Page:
In conclusion, the combination of Schirmer I and PRT tests significantly improves the diagnostic procedure of ocular dryness, with optimized PPV and NPV values compared to the Schirmer I test alone. This combined procedure could be included in the general work-up of patients presenting with dry eye subjective symptoms, particularly in those suspected of SS, allowing for the better selection of patients that should benefit from more invasive and expensive tests, such as blood analysis for anti-SSA and anti-SSB antibodies or salivary gland biopsy. 
Footnotes
 Disclosure: I. de Monchy, None; G. Gendron, None; C. Miceli, None; N. Pogorzalek, None; X. Mariette, None; M. Labetoulle, None.
Many thanks to Céline Beley for careful proofreading of the manuscript, and to Frédérique L'Huillier for help in data management. 
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Figure 1.
 
Receiver operating characteristic (ROC) curve showing the relationship between sensitivity and specificity of the Schirmer I test (Sjögren's syndrome vs. control patients) according to theoretical thresholds. For each of the values of the Schirmer I test observed in the study population (i.e., from the lowest to the highest in either Sjögren's syndrome patients or the control group), the sensitivity and sensibility indexes have been calculated and reported in the graph. According to the ROC procedure—in which the optimal cutoff value is usually chosen as the hinge point of the curve—the value of 10 mm (arrow) for the Schirmer I test has been selected as the best threshold to distinguish Sjögren's syndrome from normal patients, with sensitivity and specificity indexes at 77.8% and 82.5%, respectively.
Figure 1.
 
Receiver operating characteristic (ROC) curve showing the relationship between sensitivity and specificity of the Schirmer I test (Sjögren's syndrome vs. control patients) according to theoretical thresholds. For each of the values of the Schirmer I test observed in the study population (i.e., from the lowest to the highest in either Sjögren's syndrome patients or the control group), the sensitivity and sensibility indexes have been calculated and reported in the graph. According to the ROC procedure—in which the optimal cutoff value is usually chosen as the hinge point of the curve—the value of 10 mm (arrow) for the Schirmer I test has been selected as the best threshold to distinguish Sjögren's syndrome from normal patients, with sensitivity and specificity indexes at 77.8% and 82.5%, respectively.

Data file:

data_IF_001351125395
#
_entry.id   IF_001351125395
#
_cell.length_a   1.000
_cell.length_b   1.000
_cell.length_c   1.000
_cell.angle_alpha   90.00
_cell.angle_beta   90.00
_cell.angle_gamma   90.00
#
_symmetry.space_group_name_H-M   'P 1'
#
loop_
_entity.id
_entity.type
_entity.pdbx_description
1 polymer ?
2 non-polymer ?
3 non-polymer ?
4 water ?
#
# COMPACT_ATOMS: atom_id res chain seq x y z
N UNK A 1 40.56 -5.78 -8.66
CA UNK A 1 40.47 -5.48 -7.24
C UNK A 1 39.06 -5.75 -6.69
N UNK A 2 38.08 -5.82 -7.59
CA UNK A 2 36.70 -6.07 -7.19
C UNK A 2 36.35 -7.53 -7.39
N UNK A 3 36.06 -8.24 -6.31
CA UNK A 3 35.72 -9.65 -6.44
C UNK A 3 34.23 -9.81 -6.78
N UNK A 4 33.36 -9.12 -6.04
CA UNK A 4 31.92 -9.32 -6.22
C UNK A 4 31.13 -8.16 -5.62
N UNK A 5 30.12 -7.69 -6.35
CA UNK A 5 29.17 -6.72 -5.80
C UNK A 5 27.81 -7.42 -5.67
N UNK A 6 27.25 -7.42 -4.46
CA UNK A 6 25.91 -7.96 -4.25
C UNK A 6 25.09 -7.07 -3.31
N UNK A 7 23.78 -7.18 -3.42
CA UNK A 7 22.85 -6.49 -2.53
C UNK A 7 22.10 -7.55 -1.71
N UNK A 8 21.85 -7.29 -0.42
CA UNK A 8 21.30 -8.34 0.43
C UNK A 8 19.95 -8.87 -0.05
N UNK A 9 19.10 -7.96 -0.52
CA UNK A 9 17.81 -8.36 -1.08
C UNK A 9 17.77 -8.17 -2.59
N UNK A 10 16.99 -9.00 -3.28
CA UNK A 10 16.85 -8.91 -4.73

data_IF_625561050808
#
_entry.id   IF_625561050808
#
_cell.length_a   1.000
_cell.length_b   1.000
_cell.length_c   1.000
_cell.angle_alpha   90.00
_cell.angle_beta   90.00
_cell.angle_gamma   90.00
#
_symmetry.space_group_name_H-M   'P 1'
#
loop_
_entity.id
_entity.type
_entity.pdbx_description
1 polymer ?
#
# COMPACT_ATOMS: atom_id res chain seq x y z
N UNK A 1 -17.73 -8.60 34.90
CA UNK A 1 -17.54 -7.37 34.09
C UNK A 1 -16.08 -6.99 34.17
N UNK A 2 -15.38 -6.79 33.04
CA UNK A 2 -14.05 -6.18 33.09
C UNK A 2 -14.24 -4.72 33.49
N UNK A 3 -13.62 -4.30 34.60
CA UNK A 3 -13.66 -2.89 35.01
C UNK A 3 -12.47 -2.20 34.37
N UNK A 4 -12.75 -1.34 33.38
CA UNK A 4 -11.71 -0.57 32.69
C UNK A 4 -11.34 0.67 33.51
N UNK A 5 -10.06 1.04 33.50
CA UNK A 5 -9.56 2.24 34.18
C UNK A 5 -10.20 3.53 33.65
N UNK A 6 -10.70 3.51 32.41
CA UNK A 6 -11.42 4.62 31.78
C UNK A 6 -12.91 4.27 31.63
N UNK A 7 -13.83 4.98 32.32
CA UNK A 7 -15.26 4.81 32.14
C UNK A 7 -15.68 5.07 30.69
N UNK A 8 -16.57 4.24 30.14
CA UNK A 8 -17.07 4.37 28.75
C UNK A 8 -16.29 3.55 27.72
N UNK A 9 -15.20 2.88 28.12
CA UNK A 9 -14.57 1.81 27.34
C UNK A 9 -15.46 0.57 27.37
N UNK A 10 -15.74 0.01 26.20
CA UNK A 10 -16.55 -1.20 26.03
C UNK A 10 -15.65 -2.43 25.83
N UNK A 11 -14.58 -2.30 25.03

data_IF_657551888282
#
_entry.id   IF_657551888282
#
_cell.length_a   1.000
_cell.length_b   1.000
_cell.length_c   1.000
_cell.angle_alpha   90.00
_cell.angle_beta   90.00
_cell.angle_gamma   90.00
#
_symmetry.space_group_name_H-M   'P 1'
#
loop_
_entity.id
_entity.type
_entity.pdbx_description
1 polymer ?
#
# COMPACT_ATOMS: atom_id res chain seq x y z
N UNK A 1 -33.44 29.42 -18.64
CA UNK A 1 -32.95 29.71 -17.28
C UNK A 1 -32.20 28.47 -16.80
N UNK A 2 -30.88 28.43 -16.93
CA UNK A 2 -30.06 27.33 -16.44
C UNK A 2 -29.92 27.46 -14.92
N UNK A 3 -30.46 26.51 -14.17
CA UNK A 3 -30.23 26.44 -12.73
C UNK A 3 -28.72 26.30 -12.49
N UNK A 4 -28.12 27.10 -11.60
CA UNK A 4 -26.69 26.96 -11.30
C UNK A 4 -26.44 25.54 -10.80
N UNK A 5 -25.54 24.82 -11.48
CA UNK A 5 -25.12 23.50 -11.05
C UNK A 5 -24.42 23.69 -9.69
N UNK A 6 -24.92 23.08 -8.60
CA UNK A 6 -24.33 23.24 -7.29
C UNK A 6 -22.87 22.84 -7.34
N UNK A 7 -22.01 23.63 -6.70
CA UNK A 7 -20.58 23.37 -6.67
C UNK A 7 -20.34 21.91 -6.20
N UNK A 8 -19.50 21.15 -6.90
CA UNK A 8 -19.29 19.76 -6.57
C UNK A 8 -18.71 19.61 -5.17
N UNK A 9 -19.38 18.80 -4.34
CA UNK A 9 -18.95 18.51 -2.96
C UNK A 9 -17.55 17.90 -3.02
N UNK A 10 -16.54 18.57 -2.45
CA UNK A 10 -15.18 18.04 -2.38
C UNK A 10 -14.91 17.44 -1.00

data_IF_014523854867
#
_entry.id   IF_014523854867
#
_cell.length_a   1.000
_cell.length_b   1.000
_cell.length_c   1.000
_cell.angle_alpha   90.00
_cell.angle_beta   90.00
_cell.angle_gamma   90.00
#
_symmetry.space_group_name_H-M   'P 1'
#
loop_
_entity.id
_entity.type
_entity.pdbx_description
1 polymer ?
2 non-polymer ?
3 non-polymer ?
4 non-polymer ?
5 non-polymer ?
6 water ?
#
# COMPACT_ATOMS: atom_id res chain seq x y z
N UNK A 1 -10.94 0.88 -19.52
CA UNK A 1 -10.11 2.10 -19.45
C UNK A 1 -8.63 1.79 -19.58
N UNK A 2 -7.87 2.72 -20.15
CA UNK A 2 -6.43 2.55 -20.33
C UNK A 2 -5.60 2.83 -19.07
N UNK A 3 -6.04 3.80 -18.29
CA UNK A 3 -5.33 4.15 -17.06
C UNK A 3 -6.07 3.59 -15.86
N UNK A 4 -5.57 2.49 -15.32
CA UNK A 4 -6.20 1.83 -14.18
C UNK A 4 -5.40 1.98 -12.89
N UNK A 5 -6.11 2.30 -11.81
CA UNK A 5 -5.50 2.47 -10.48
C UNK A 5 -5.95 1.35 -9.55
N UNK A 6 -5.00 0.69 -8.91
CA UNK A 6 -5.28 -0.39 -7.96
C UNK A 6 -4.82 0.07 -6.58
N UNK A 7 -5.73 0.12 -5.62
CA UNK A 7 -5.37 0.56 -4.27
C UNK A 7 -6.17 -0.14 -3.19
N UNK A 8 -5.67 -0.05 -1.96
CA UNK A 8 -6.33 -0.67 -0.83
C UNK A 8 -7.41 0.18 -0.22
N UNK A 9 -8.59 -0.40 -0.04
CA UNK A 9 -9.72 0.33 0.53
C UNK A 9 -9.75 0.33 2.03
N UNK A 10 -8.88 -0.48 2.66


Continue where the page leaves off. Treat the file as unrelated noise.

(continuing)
Figure 2.
 
Receiver operating characteristic (ROC) curve showing the relationship between sensitivity and specificity of the phenol red thread test when used before the Schirmer I test (PRT1). The method for obtaining the graph was the same as that for Fig. 1, with the exception that PRT1 values were used. Because there was no hinge point clearly distinguishable on the curve, no optimal cutoff value was obvious using the ROC procedure in the case of PRT1.
Figure 2.
 
Receiver operating characteristic (ROC) curve showing the relationship between sensitivity and specificity of the phenol red thread test when used before the Schirmer I test (PRT1). The method for obtaining the graph was the same as that for Fig. 1, with the exception that PRT1 values were used. Because there was no hinge point clearly distinguishable on the curve, no optimal cutoff value was obvious using the ROC procedure in the case of PRT1.
Figure 3.
 
Receiver operating characteristic curve showing the relationship between sensitivity and specificity of the phenol red thread test, when used after the Schirmer I test (PRT2). The method for obtaining the graph was the same as that for Fig. 1, with the exception that PRT2 values were used. Because the hinge point of the curve corresponded to 15 millimeters (arrow), this value of PRT2 was selected as the best threshold to distinguish Sjögren's syndrome patients from normal patients, with sensitivity and specificity indexes at 68% and 90%, respectively.
Figure 3.
 
Receiver operating characteristic curve showing the relationship between sensitivity and specificity of the phenol red thread test, when used after the Schirmer I test (PRT2). The method for obtaining the graph was the same as that for Fig. 1, with the exception that PRT2 values were used. Because the hinge point of the curve corresponded to 15 millimeters (arrow), this value of PRT2 was selected as the best threshold to distinguish Sjögren's syndrome patients from normal patients, with sensitivity and specificity indexes at 68% and 90%, respectively.
Figure 4.
 
Comparison of receiver operating characteristic (ROC) curves for Schirmer I and PRT2 tests (Sjögren's syndrome vs. control patients), showing no difference in the effectiveness to distinguish Sjögren's syndrome from normal patients (no hinge point more obviously distinguishable in one of the two curves, and no significant difference between area under curves; P = 0.82).
Figure 4.
 
Comparison of receiver operating characteristic (ROC) curves for Schirmer I and PRT2 tests (Sjögren's syndrome vs. control patients), showing no difference in the effectiveness to distinguish Sjögren's syndrome from normal patients (no hinge point more obviously distinguishable in one of the two curves, and no significant difference between area under curves; P = 0.82).
Figure 5.